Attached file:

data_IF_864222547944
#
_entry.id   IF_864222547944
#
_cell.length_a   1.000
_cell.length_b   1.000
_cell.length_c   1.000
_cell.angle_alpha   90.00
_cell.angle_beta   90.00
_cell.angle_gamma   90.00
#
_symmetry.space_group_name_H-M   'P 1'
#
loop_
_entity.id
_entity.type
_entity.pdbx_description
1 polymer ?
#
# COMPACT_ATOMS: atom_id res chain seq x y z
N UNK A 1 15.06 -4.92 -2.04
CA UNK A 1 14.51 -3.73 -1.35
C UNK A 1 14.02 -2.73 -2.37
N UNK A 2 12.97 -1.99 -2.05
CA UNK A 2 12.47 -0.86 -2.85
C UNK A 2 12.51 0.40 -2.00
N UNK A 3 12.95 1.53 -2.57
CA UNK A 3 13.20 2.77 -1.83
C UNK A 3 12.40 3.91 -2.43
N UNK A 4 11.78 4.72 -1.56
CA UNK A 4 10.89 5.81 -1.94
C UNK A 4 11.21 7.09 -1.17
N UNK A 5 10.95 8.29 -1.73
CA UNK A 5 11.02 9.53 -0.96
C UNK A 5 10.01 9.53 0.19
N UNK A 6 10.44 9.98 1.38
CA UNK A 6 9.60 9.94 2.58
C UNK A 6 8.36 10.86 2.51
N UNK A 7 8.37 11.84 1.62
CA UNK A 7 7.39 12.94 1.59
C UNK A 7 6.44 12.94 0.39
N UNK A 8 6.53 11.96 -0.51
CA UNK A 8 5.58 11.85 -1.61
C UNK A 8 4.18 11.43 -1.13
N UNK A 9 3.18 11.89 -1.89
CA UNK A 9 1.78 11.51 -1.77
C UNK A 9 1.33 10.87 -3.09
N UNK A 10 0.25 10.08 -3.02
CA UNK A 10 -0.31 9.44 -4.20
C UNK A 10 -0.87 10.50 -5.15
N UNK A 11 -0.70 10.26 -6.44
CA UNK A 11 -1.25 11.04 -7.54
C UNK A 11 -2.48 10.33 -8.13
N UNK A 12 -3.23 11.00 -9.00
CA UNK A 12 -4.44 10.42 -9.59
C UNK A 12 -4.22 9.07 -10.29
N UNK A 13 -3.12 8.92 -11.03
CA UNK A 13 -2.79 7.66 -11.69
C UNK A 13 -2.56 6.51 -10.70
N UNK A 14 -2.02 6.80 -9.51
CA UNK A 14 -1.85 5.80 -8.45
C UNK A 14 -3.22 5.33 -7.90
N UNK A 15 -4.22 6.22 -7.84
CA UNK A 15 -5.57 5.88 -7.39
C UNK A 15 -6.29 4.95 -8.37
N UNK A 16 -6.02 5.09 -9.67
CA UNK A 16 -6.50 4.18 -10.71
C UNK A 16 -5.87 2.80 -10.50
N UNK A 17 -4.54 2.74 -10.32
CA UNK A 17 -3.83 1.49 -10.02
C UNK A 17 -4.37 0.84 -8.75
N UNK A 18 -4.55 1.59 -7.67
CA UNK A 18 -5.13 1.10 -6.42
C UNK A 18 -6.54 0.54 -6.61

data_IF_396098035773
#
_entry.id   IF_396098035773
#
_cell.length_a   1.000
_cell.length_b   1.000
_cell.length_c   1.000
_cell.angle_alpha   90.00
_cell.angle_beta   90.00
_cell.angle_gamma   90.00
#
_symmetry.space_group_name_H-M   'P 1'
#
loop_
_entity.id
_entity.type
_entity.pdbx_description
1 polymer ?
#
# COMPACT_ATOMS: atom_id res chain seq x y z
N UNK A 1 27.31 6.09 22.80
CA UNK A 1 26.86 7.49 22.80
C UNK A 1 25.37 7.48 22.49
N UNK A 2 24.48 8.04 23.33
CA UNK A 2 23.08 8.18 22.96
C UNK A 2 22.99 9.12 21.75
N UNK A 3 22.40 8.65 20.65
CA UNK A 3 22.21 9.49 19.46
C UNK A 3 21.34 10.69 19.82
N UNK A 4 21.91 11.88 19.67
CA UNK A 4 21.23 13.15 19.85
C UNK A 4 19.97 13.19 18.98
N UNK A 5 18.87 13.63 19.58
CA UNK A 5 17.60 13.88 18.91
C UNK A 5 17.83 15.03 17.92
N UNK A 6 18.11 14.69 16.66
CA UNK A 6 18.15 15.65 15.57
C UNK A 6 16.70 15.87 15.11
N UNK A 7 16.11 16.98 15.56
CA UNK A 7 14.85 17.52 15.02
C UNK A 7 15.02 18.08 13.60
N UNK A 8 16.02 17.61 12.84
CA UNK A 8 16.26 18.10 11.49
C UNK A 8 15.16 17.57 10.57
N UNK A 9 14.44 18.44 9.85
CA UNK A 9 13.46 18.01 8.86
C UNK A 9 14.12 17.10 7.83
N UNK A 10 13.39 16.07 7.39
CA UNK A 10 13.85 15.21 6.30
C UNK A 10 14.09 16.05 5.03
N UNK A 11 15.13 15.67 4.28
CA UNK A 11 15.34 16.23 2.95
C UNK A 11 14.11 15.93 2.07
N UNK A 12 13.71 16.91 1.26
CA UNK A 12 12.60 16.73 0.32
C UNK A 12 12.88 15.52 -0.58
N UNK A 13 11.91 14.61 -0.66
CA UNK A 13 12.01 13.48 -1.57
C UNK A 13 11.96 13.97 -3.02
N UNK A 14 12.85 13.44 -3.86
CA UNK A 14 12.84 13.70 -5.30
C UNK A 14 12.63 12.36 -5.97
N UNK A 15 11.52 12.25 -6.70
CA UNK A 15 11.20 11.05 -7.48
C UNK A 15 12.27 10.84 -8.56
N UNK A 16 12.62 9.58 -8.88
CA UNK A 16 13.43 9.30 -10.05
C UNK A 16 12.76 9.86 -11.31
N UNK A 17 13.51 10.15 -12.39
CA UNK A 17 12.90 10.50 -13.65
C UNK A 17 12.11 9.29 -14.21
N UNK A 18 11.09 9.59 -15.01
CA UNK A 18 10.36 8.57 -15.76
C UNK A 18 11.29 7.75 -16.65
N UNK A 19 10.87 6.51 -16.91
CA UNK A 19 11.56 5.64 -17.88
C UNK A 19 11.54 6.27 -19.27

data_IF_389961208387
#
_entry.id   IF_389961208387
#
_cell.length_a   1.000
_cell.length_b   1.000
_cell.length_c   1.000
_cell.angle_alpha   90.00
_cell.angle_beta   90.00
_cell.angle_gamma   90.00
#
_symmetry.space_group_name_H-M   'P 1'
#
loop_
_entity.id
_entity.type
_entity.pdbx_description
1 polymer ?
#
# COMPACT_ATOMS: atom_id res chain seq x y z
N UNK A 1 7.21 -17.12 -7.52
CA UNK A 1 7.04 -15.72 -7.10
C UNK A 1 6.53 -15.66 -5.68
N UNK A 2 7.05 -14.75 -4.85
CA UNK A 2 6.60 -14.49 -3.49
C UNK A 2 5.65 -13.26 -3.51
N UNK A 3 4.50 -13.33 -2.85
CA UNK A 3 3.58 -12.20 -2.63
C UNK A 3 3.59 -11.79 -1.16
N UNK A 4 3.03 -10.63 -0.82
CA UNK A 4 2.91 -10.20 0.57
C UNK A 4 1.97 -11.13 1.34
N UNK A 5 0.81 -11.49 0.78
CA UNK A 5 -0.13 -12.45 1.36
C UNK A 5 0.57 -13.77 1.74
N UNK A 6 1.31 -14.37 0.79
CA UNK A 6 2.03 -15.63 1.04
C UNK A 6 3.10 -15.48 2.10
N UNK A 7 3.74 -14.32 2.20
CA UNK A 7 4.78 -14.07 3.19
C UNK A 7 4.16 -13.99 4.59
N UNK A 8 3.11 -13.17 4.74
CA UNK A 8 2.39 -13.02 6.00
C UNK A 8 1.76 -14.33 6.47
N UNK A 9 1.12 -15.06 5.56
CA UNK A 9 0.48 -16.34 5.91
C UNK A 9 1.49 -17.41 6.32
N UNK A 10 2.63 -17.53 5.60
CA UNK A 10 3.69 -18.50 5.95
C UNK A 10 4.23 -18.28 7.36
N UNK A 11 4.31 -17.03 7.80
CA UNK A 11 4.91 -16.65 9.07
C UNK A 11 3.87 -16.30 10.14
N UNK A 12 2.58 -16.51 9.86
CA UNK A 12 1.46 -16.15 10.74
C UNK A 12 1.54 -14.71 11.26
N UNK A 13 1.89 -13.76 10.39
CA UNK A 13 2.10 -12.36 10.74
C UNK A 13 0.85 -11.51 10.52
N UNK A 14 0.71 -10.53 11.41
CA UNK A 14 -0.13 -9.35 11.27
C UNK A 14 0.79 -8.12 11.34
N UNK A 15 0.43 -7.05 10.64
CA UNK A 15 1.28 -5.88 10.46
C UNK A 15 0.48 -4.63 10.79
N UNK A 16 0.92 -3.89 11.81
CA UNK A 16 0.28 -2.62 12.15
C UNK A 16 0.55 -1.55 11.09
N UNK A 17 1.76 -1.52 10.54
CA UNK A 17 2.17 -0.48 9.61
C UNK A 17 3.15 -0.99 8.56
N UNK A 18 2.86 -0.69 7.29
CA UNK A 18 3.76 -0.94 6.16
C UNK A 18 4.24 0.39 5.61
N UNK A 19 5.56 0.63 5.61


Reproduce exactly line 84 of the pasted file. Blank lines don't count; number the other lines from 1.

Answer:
_cell.angle_gamma   90.00